Am I saved by faith or good works? As a new Christian, I was relieved to hear that salvation doesn’t depend on works, but solely on God’s gift of grace. But then someone told me that “faith without works is dead” and that God cares as much about my actions as He does about my beliefs. Now I’m worried. Maybe I’m not “doing” enough to get into heaven. What do you think? Can you help me understand what seems like a contradiction?
From a certain perspective, the question you’ve raised goes straight to the heart of the Christian Gospel. Salvation is indeed based upon faith alone (Galatians 3:6, 7). But then faith, as it turns out, is something like a two-sided coin.
If you’ve been reading your New Testament, you will have noticed that the apostles (especially Paul) make it clear that we do not “earn” our way into heaven by doing good deeds or giving up sinful behaviors. Our only hope is to place all our confidence, faith, and trust in the Lord Jesus Christ, the Savior who offered Himself up on the cross to redeem us from sin. “For by grace you have been saved through faith,” writes Paul, “and that not of yourselves; it is the gift of God, not of works, lest anyone should boast” (Ephesians 2:8, 9; see also John 14:7; Acts 4:12; 1 Timothy 2:5, 6).
But does this suggest that behavior doesn’t matter in the Christian life? Does it mean that believers can engage in willful sin? Are they free to forget about consequences and the deeper implications of poor personal choices? Not in the least.
“What shall we say then?” writes Paul. “Shall we continue in sin that grace may abound? Certainly not! How shall we who died to sin live any longer in it? Or do you not know that as many of us as were baptized into Christ Jesus were baptized into His death?” (Romans 6:1-3). Writing in the same vein, the apostle follows his famous declaration about grace and faith (cited above) with this important statement: “For we are His workmanship, created in Christ Jesus for good works, which God prepared beforehand that we should walk in them” (Ephesians 2:10).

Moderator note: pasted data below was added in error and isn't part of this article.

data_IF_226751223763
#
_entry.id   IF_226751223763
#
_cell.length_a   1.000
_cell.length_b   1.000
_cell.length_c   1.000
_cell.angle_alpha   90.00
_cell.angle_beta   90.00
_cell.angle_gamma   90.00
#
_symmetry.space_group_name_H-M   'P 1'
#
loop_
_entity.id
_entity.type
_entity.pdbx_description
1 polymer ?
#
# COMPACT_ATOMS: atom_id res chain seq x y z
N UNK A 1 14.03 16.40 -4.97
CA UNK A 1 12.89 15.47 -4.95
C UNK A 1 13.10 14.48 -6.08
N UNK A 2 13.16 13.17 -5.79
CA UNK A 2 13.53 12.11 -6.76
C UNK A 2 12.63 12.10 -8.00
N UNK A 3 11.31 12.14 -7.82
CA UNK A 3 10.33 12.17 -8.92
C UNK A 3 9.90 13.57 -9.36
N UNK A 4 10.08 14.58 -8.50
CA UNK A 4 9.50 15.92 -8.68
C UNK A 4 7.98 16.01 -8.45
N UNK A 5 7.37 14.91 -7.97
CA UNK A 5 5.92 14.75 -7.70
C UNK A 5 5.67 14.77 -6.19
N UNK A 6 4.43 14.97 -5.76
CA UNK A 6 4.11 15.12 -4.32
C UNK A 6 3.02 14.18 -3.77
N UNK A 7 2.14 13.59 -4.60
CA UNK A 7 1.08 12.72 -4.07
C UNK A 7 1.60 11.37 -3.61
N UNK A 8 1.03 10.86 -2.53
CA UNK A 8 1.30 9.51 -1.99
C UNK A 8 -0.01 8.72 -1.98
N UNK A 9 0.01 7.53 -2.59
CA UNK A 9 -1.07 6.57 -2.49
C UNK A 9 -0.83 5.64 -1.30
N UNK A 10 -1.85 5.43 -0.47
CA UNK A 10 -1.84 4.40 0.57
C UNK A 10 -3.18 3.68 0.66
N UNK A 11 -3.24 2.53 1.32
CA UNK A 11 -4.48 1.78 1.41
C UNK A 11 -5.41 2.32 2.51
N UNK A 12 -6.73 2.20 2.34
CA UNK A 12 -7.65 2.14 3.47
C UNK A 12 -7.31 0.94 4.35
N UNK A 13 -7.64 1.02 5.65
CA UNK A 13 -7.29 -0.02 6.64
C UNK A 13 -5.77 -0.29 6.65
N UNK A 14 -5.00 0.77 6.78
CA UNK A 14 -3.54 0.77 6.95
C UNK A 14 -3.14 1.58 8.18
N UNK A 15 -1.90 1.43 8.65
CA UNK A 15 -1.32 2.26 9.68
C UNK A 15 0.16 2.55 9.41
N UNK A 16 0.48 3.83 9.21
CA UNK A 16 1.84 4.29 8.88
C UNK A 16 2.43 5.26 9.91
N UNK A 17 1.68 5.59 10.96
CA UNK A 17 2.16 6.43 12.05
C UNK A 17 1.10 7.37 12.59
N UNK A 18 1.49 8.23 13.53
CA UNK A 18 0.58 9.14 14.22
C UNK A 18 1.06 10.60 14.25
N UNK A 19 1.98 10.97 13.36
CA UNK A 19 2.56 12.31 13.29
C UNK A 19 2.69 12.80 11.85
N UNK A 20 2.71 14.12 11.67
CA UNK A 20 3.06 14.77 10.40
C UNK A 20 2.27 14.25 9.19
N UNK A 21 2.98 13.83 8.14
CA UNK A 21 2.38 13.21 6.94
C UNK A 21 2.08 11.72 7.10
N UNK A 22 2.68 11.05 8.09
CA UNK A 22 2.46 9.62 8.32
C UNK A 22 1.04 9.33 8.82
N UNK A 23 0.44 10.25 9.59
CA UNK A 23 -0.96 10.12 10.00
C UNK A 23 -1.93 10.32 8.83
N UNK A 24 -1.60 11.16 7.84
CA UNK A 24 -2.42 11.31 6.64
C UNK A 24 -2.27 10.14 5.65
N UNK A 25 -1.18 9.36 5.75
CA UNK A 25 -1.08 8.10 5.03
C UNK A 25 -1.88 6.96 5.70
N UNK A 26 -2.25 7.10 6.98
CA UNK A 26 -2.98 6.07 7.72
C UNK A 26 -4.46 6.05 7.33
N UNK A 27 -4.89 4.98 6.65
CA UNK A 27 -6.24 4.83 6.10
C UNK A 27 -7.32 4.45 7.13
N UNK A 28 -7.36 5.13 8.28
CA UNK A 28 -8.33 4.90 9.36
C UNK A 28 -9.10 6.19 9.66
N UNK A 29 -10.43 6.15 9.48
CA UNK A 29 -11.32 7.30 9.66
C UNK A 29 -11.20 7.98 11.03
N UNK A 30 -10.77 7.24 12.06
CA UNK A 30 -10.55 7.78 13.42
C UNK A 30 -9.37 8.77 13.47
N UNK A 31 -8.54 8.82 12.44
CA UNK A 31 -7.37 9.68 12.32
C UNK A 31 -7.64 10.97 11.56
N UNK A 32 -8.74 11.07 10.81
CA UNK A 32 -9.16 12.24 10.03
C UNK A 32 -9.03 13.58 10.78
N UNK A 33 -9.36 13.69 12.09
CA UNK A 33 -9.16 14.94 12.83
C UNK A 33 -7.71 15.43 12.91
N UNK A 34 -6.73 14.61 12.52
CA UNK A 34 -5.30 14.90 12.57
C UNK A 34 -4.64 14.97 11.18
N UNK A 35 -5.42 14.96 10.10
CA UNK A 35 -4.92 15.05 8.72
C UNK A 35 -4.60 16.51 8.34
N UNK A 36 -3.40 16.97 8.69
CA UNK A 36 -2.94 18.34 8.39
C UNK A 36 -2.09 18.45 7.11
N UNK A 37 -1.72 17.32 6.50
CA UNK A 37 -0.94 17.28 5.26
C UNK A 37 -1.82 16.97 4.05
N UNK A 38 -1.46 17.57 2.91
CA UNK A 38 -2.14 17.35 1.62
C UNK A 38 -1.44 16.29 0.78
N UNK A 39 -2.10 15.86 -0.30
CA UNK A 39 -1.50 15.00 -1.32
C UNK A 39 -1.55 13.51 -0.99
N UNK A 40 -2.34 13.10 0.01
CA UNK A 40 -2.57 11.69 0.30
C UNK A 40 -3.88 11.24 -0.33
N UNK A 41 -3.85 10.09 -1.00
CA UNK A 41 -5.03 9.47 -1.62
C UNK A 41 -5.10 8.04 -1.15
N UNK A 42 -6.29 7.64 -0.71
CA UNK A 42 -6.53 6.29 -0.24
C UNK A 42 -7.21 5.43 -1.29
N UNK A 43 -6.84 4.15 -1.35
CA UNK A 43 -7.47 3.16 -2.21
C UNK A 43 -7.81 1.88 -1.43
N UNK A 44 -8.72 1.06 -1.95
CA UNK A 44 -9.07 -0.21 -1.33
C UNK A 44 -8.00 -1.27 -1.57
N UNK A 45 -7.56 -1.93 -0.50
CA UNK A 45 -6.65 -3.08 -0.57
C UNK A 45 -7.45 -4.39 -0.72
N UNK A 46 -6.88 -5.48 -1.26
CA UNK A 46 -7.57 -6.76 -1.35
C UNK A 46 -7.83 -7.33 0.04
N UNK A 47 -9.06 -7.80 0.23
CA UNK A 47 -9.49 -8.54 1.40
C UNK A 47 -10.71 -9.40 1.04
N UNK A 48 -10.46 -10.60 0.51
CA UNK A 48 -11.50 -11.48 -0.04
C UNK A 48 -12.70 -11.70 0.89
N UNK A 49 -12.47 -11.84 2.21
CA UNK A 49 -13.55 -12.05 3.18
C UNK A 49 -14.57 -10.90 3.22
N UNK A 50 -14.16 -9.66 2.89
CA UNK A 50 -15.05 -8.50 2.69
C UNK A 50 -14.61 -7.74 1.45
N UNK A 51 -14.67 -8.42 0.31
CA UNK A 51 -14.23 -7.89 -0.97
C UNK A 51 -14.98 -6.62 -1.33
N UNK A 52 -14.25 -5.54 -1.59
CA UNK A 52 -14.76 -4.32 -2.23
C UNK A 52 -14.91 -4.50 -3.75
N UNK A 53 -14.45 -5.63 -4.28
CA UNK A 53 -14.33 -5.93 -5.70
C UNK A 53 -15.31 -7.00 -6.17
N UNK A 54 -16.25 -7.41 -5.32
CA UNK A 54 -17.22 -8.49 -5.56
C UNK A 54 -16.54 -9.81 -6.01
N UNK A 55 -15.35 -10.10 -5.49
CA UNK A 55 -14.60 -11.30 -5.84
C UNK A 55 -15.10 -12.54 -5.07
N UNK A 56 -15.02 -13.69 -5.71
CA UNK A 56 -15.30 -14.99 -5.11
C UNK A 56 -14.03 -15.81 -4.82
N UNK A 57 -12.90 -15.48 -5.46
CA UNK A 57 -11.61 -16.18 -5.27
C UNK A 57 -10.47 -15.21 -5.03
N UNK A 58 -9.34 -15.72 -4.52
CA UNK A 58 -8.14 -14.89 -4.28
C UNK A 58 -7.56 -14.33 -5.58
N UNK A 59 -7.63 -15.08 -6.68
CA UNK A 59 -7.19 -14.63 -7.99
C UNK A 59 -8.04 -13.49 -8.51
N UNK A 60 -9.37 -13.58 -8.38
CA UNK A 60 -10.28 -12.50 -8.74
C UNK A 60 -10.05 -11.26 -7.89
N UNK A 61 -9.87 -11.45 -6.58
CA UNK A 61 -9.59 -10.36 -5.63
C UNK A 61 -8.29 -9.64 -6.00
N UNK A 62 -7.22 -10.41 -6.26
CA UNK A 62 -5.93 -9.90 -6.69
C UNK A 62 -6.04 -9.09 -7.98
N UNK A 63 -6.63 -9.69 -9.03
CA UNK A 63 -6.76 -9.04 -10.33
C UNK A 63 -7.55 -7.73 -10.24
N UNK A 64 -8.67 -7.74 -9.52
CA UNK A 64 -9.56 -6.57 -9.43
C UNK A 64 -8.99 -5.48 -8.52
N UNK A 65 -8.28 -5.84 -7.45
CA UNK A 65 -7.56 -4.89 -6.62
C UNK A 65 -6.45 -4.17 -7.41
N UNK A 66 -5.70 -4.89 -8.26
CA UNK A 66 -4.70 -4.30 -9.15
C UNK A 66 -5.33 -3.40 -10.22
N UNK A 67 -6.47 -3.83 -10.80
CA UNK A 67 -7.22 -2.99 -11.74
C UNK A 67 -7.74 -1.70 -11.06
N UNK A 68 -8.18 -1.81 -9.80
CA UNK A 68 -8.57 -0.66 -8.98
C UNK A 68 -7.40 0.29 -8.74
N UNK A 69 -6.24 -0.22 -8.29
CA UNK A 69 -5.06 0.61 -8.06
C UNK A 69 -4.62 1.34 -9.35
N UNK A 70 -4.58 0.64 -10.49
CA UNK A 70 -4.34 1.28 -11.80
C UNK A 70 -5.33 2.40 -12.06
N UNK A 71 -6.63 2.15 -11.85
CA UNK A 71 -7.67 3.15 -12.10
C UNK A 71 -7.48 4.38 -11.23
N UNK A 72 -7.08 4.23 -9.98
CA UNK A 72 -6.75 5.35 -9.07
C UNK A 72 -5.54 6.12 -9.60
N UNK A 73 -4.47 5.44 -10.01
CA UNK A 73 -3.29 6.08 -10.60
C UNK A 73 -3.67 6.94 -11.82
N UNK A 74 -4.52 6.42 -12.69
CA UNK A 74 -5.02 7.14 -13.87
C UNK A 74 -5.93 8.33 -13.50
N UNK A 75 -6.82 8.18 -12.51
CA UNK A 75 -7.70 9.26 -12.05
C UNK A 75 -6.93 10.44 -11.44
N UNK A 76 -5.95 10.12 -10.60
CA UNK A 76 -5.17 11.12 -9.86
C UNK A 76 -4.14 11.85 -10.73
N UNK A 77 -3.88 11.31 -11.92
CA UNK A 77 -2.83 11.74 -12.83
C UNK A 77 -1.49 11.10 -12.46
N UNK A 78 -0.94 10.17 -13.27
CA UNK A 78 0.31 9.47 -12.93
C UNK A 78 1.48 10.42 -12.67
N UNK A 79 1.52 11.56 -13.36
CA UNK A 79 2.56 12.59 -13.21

Saving faith, then, is not simply a matter of acknowledging something that you accept as true.” After all, “Even the demons believe – and tremble!” (James 2:19). The New Testament writers agree that faith is a “holistic” phenomenon. In other words, it involves the entire person, body, soul, and spirit. To believe in the biblical sense is to embrace the truth with mind, heart, and will. This means that genuine faith is expressed both through our actions (James 2:17, 18) and by the public declaration of our heartfelt beliefs: “If you confess with your mouth the Lord Jesus and believe in your heart that God has raised Him from the dead, you will be saved. For with the heart one believes unto righteousness, and with the mouth confession is made unto salvation … For whoever calls upon the name of the Lord shall be saved” (Romans 10:8, 9, 13).
This concept is often illustrated with a story drawn from the exploits of the 19 th-century dare-devil Clifford Calverly. In 1892, Calverly pushed a wheelbarrow over a tightrope stretched across Niagara Falls. After performing this feat, he turned to his audience and asked, “Now that you’ve seen what I can do, do you believe I can do it again?” “Yes!”replied the crowd. “Do you think I can do it with another person in the wheelbarrow?” said Calverly. “Yes!” was the enthusiastic response. “Well, then,” said Calverly, ” who wants to climb in?” Genuine New Testament faith means getting in the wheelbarrow. It’s not just a question of standing on the sidelines and saying, “I believe.”